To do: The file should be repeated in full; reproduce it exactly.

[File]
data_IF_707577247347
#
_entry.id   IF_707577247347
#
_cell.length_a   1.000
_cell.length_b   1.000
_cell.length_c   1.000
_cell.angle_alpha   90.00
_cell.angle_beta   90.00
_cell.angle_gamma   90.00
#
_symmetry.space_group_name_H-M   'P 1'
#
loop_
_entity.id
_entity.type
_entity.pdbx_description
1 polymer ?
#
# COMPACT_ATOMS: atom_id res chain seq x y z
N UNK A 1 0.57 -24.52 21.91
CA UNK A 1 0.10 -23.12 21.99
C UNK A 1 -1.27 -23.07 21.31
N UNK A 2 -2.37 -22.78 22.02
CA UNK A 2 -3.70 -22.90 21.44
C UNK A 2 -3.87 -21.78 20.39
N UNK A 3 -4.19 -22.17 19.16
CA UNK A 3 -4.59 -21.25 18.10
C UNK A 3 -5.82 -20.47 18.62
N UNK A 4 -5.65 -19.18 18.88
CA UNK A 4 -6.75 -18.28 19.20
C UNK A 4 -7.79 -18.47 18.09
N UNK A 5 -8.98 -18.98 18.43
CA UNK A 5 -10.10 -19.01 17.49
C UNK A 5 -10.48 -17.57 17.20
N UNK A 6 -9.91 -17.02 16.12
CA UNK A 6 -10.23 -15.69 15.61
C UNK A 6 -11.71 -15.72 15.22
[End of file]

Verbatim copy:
data_IF_707577247347
#
_entry.id   IF_707577247347
#
_cell.length_a   1.000
_cell.length_b   1.000
_cell.length_c   1.000
_cell.angle_alpha   90.00
_cell.angle_beta   90.00
_cell.angle_gamma   90.00
#
_symmetry.space_group_name_H-M   'P 1'
#
loop_
_entity.id
_entity.type
_entity.pdbx_description
1 polymer ?
#
# COMPACT_ATOMS: atom_id res chain seq x y z
N UNK A 1 0.57 -24.52 21.91
CA UNK A 1 0.10 -23.12 21.99
C UNK A 1 -1.27 -23.07 21.31
N UNK A 2 -2.37 -22.78 22.02
CA UNK A 2 -3.70 -22.90 21.44
C UNK A 2 -3.87 -21.78 20.39
N UNK A 3 -4.19 -22.17 19.16
CA UNK A 3 -4.59 -21.25 18.10
C UNK A 3 -5.82 -20.47 18.62
N UNK A 4 -5.65 -19.18 18.88
CA UNK A 4 -6.75 -18.28 19.20
C UNK A 4 -7.79 -18.47 18.09
N UNK A 5 -8.98 -18.98 18.43
CA UNK A 5 -10.10 -19.01 17.49
C UNK A 5 -10.48 -17.57 17.20
N UNK A 6 -9.91 -17.02 16.12
CA UNK A 6 -10.23 -15.69 15.61
C UNK A 6 -11.71 -15.72 15.22